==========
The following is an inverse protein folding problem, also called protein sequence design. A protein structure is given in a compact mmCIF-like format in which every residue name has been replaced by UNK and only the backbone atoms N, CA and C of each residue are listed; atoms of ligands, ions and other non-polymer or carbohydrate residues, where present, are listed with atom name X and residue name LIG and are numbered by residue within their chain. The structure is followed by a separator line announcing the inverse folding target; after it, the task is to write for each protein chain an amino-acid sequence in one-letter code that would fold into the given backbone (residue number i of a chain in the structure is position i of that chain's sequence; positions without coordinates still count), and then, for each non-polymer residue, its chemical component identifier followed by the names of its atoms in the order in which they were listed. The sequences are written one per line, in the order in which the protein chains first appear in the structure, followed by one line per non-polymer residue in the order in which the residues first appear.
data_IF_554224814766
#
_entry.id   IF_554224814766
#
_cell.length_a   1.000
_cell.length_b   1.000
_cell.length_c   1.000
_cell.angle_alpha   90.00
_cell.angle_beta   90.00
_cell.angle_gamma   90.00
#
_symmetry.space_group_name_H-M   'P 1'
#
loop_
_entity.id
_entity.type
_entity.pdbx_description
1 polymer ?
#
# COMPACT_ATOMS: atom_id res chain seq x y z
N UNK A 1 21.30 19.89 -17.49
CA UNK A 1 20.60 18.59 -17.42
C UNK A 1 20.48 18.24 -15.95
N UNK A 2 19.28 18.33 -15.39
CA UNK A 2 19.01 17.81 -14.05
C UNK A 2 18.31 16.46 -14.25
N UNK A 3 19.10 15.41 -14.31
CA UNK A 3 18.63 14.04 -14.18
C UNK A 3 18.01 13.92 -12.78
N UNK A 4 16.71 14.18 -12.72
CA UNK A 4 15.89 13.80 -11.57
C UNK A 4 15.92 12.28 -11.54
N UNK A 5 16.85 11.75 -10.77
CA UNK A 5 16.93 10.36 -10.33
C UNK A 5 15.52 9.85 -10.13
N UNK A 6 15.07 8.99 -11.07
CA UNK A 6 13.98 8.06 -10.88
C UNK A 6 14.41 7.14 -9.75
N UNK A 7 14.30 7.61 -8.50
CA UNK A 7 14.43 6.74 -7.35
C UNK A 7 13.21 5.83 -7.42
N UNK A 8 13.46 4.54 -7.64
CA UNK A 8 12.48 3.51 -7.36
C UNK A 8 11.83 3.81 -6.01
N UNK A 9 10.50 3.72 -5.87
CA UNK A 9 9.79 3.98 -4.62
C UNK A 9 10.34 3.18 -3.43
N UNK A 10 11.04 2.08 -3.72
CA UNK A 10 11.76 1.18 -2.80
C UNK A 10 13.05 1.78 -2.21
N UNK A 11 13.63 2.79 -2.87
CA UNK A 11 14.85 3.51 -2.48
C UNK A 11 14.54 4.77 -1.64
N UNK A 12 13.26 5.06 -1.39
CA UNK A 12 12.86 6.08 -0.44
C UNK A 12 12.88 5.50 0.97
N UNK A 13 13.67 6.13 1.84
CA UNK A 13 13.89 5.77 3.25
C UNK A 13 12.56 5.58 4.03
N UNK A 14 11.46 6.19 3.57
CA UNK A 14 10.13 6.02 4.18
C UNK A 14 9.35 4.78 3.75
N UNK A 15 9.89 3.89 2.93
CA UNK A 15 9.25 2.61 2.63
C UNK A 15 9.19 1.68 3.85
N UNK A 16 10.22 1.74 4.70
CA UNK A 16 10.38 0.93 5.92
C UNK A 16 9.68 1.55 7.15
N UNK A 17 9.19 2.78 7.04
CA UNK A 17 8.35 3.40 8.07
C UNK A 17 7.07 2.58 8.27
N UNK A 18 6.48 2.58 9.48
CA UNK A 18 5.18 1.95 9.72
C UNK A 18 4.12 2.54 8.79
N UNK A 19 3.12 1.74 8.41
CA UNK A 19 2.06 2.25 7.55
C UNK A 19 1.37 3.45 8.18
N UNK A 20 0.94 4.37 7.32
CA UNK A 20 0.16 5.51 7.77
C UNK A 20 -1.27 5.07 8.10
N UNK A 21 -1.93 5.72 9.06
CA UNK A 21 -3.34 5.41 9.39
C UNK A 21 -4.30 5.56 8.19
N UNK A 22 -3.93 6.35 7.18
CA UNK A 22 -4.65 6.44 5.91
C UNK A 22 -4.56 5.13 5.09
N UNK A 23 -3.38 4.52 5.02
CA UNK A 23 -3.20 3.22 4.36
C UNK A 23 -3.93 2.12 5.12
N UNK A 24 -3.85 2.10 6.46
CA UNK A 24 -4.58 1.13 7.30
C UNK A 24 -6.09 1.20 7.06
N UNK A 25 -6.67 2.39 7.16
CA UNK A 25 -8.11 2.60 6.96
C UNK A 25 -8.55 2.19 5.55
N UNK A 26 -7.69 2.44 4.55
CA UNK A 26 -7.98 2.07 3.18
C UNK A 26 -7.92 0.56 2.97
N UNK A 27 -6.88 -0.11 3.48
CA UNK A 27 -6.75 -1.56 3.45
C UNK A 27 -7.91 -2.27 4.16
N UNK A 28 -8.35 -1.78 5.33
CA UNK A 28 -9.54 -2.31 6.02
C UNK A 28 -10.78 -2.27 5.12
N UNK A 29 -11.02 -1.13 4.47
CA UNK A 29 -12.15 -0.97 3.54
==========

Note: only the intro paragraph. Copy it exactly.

The following is an inverse protein folding problem, also called protein sequence design. A protein structure is given in a compact mmCIF-like format in which every residue name has been replaced by UNK and only the backbone atoms N, CA and C of each residue are listed; atoms of ligands, ions and other non-polymer or carbohydrate residues, where present, are listed with atom name X and residue name LIG and are numbered by residue within their chain. The structure is followed by a separator line announcing the inverse folding target; after it, the task is to write for each protein chain an amino-acid sequence in one-letter code that would fold into the given backbone (residue number i of a chain in the structure is position i of that chain's sequence; positions without coordinates still count), and then, for each non-polymer residue, its chemical component identifier followed by the names of its atoms in the order in which they were listed. The sequences are written one per line, in the order in which the protein chains first appear in the structure, followed by one line per non-polymer residue in the order in which the residues first appear.